• Mindste kliniske vigtige ændring
  • Mindste målbare ændring
  • Primær og sekundær sektor patienter
  • Transition spørgsmål

Cite this

@phdthesis{4f4b3560e9df11dca4f8000ea68e967b,
title = "Responsiveness of Clinical Outcome Measures: An Investigation of Low Back Pain Patients Seen in the Primary and Secondary Sectors of the Danish Health Care System",
abstract = "BackgroundThe Oswestry Disability Index (ODI) is one of two standardised functional health measurement scales (HMS) recommended. Despite extensive psychometric testing, little is known about HMS behaviour and the minimal clinically important difference (MCID) in subgroups of LBP patients. Moreover, the most commonly used retrospective method to establish the MCID has inherent methodological flaws. Perhaps it would be more prudent to ask LBP patients what is an acceptable result of the treatment before it begins?ObjectivesThe overall objective was to establish the responsiveness and MCID in specific subgroups of patients with LBP. In addition, we explored whether low back pain patients were able to determine an acceptable treatment outcome before it began.MethodsThe responsiveness in subgroups study.An extensive cross-cultural adaptation and validation of the ODI was carried out on patients seen in the primary (PrS) and secondary sectors (SeS) of the Danish health care system.The prospective acceptable outcome study.A method for estimating LBP patients' view of an acceptable change before treatment begins (MCIDpre was developed and compared to a well established retrospective method of determining the MCID (MCIDpost).ResultsThe responsiveness in subgroups study.The ODI measurement error ranged between -11.5 and +13 points. Responsiveness was comparable to the external measures. A floor effect was seen in the PrS patients. The MCID was nine points in PrS and LBP only patients and eight points in SeS and leg pain patients. Moreover, patients' retrospective evaluation of treatment effect was more responsive in PrS patients compared to serial measurements.The prospective acceptable outcome study.The prospective acceptable outcome method was reproducible. The MCIDpre was outside instrument measurement error and 1.5-4.5 times larger compared to the MCIDpost. Furthermore, the MCIDpre was almost comparable to patients' post-treatment acceptable change, but only for the pain scale.ConclusionThe Danish version of the ODI is a reliable, valid and responsive HMS which is psychometrically more appropriate in SeS patients. In addition, the Roland Morris Disability Questionnaire (RMQ) is the most suitable for patients with LBP only whereas the ODI and RMQ is equally suitable for patients with leg pain. The choice of pain scale is arbitrary in all subgroups and the pain subscale of the Low Back Pain Rating Scale is recommended. The MCID was more or less stable across subgroups for most instruments and increased monotonously with baseline condition severity in PrS and LBP patients only.The clinical question: “how are you now compared to when you started the treatment” seems to be most sensitive to condition alterations in PrS patients and should be added as an outcome measure to standard questionnaires used serially.The prospective acceptable outcome method offers a benchmark by which clinicians can balance any mismatch between what are acceptable outcomes to the patient with what is realistically obtainable by a certain treatment. Chronic LBP patients seem to have a reasonable idea of an acceptable change in pain but overestimate change in functional and psychological /affective domains.",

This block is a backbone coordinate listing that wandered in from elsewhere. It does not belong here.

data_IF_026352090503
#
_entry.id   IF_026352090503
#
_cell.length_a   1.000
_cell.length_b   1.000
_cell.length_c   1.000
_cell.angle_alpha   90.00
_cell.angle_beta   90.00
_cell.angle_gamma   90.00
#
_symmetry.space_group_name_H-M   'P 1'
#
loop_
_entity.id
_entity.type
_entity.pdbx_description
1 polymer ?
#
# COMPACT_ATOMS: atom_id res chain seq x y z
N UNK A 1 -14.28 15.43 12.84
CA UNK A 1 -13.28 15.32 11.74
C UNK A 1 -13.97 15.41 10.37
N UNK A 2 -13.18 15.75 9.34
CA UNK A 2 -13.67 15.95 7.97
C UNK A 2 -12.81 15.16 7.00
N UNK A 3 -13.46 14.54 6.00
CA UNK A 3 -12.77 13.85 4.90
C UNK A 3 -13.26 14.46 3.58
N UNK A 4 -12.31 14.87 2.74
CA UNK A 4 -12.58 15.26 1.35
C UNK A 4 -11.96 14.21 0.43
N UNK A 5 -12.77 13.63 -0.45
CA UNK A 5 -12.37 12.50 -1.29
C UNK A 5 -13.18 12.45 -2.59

keywords = "L{\ae}ndesmerter, Clinimetrics, Outcome measures, Disability, Pain, Questionnaires, Sensitivitet og specificitet, Minimal clinically important difference, Minimal detectable change, Primary and secondary sector patients, Transition questions, Low back pain, Klinimetri, M{\aa}leinstrumenter, Funktion, Smerte, Sp{\o}rgeskemaer, Sensitivity and Specificity, Mindste kliniske vigtige {\ae}ndring, Mindste m{\aa}lbare {\ae}ndring, Prim{\ae}r og sekund{\ae}r sektor patienter, Transition sp{\o}rgsm{\aa}l",